The Midlands art scene is booming, but many artists are nestled into parts of town that aren't seen much
The Midlands art scene is booming, but many artists are nestled into parts of town that aren't seen much.
"I don't have much daily traffic," Martha Thomas said.
Martha Thomas' studio sits somewhat hidden in the arcade on Main Street. But, with Columbia Open Studios event, Thomas' door is wide open.
"I do it because I think it helps an artist to have some kind of recognition in the community and since I'm not in a gallery as such this gives me an opportunity to show work," Thomas said.
And if you're not looking for art on your wall, how about art on your wrist?
Cindy Saad picked up this hobby after a health scare.
"I actually started doing the jewelry following a breast cancer diagnosis and I took an art and healing class," Saad said.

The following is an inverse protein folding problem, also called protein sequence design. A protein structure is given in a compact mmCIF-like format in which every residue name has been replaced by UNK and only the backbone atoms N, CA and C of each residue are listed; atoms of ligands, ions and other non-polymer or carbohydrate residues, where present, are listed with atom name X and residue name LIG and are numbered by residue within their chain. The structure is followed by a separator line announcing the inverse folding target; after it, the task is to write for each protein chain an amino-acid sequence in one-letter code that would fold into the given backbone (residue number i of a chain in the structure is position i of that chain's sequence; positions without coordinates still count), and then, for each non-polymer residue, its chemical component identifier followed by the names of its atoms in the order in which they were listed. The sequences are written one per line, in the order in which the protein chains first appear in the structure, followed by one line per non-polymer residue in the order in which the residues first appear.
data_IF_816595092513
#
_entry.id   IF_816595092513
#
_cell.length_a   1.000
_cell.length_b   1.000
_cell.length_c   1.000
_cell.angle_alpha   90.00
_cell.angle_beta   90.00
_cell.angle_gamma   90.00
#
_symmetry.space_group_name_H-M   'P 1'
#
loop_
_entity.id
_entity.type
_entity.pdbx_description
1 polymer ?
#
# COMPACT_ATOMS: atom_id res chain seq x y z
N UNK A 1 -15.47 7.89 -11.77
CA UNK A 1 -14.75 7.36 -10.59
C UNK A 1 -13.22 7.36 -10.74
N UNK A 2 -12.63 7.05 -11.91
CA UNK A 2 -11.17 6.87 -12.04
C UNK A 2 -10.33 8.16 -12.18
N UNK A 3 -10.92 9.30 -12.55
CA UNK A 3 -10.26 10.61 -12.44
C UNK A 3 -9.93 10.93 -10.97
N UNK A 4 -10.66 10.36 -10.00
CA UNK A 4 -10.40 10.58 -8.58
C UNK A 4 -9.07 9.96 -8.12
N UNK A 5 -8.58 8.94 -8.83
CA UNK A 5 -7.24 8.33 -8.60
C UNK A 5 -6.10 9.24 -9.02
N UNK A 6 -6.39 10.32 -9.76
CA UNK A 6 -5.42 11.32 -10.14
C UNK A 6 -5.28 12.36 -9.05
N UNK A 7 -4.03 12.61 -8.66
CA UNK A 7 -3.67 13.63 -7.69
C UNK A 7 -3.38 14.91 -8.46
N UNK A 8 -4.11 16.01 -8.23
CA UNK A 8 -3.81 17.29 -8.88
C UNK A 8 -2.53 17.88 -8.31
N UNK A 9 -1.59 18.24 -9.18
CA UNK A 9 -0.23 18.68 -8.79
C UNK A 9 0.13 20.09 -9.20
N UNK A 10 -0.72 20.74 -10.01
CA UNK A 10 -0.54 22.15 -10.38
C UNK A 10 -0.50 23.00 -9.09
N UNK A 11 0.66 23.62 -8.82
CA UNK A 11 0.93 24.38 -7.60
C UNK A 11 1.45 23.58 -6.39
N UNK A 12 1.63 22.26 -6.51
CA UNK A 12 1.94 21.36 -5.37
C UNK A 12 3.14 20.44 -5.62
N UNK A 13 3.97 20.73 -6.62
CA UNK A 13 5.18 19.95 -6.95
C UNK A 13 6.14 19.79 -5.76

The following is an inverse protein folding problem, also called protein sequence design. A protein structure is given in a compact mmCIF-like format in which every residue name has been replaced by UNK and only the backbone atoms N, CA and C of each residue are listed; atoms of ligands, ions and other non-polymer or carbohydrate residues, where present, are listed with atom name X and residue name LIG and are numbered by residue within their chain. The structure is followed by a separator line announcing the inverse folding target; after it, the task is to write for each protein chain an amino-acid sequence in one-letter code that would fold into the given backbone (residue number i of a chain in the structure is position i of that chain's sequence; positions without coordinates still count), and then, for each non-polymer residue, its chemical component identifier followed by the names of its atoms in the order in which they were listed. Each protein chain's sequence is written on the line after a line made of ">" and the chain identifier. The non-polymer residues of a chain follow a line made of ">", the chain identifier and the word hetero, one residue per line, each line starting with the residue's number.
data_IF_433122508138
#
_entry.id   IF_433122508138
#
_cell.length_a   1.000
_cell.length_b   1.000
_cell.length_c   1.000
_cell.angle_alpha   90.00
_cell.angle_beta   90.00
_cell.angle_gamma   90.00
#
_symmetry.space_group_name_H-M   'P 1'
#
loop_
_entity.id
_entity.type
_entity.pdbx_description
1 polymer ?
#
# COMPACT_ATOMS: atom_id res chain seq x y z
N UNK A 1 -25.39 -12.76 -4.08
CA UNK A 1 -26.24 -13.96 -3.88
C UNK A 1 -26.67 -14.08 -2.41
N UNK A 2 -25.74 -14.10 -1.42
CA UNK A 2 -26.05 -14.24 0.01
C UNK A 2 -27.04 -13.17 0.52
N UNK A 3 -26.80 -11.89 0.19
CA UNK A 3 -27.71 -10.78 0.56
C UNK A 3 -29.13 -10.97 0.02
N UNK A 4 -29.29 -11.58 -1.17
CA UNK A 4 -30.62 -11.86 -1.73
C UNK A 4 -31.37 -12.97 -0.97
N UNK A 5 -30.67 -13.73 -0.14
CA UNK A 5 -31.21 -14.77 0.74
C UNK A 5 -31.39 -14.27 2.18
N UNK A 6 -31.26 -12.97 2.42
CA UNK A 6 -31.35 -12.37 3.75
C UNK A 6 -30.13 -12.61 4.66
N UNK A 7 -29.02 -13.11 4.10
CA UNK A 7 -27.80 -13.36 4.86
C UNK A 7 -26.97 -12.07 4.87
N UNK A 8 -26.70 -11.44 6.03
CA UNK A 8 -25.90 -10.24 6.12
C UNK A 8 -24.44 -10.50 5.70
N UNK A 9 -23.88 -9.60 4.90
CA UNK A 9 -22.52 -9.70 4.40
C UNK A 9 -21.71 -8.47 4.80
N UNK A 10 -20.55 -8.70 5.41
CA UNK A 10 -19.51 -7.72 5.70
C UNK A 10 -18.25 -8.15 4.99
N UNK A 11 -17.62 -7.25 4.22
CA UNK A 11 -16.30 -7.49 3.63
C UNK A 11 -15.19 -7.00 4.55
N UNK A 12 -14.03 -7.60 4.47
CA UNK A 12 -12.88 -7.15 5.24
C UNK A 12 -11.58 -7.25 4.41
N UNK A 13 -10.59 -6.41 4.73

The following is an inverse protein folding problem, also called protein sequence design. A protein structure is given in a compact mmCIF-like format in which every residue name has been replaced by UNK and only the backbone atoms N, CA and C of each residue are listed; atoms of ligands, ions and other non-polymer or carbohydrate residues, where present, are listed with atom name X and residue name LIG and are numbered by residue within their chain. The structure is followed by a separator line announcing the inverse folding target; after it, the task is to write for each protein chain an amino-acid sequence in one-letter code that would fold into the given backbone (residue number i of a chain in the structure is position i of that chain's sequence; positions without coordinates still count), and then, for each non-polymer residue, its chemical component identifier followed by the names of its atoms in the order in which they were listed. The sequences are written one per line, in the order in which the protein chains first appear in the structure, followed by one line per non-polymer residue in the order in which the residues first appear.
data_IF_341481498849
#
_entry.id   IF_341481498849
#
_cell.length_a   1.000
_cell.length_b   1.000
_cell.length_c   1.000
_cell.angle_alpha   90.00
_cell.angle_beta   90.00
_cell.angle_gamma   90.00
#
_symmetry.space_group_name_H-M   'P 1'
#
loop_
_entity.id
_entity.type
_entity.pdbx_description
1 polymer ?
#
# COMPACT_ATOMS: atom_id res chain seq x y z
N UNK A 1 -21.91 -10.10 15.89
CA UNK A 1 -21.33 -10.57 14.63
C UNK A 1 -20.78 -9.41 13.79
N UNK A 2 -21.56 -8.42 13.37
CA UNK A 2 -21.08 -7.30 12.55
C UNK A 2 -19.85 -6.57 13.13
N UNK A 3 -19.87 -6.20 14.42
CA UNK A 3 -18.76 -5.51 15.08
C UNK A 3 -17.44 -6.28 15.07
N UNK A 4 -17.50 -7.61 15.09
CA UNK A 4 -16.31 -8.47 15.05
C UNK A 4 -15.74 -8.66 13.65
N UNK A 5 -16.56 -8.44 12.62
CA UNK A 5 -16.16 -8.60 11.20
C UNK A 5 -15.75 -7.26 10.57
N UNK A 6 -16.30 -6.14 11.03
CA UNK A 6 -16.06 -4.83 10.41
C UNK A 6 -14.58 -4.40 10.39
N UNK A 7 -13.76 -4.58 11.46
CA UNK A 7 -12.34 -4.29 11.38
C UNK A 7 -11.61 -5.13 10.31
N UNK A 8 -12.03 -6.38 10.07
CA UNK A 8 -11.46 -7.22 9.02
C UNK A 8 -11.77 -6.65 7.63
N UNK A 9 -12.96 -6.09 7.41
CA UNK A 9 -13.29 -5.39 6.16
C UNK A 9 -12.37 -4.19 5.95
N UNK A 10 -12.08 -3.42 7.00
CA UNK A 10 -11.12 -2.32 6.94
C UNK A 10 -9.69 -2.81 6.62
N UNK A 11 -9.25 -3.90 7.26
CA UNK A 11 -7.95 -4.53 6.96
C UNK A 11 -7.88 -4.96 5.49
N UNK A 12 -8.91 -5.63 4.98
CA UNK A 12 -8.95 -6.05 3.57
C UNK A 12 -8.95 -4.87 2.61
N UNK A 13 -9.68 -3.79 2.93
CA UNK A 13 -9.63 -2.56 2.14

Saad said that Columbia's art scene has come leaps and bounds, but the general public is still unaware of where exactly the scene is.
"I think without promoting us people wouldn't ever know we exist, so it's just a great opportunity to go to the studios and see the artists working and to get an idea of what really goes on and the processes," Saad said.
And then there's Clark Ellefson, who lets his light shine in the art community.
"You can have more fun with it because of the light and the color and the textures and things, so it just gave me a unique opportunity and I had an innate interest in it, so I went for it," Ellefson said.
He designs lamps and has a thing for robots. Ellefson said the open studio tours are exactly what residents need.
"I think it's a great activity in the city, helps promote art and artists and the more art in the city, the happier I get," Ellefson said.
The event continues tomorrow from noon to 6 p.m. Here's information on the featured artists: